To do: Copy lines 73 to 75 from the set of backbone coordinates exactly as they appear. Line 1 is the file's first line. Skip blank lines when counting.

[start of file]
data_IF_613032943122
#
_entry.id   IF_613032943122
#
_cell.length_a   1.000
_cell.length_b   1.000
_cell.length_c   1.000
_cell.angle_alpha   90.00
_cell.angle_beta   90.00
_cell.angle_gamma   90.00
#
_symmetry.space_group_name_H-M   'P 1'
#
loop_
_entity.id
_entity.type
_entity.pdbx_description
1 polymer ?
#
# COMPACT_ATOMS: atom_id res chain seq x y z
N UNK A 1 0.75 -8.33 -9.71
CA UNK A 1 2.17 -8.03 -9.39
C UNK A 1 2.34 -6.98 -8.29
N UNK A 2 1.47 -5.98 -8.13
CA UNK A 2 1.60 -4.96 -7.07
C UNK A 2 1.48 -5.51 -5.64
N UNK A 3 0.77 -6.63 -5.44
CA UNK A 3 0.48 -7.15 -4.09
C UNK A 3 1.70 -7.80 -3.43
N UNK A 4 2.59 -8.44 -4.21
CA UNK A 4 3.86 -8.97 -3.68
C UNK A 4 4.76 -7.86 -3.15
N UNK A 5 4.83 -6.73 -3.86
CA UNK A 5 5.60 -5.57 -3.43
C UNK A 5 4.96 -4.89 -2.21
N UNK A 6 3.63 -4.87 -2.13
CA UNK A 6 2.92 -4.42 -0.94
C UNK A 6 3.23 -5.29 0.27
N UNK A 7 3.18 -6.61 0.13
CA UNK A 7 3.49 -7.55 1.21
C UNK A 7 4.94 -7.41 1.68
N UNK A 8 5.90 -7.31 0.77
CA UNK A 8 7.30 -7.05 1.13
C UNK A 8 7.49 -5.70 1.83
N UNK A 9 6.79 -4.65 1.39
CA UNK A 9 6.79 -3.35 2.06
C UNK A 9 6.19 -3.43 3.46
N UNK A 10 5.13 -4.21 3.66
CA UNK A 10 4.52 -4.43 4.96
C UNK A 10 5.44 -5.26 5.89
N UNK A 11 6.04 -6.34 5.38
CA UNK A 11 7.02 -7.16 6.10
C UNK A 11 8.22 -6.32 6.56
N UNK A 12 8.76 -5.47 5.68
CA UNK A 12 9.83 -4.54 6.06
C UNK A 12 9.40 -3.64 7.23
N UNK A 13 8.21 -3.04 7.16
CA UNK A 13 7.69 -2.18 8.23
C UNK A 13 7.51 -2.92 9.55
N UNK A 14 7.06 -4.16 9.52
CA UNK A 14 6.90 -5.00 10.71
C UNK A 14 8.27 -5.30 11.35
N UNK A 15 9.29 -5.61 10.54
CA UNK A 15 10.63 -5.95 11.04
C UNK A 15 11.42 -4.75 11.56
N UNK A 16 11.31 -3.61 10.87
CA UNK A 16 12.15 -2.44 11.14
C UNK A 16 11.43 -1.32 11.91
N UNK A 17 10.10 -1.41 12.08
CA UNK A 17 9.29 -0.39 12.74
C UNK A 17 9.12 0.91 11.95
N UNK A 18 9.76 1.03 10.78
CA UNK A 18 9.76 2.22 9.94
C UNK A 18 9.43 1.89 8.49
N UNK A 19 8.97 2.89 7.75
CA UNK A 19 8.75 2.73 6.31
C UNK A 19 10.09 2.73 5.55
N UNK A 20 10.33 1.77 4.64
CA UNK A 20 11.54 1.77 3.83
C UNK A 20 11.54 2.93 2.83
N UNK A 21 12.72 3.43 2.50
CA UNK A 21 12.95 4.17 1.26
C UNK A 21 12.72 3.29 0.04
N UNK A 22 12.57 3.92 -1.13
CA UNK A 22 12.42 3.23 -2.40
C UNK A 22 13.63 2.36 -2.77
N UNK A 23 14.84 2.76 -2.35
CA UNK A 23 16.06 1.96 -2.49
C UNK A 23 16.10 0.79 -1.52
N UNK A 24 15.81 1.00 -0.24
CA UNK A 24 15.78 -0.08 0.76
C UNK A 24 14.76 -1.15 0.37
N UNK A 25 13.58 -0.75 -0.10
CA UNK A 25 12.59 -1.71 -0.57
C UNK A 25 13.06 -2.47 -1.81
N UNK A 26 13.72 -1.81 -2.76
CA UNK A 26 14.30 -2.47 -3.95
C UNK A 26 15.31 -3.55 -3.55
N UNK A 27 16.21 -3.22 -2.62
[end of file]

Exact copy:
CA UNK A 18 9.76 2.22 9.94
C UNK A 18 9.43 1.89 8.49
N UNK A 19 8.97 2.89 7.75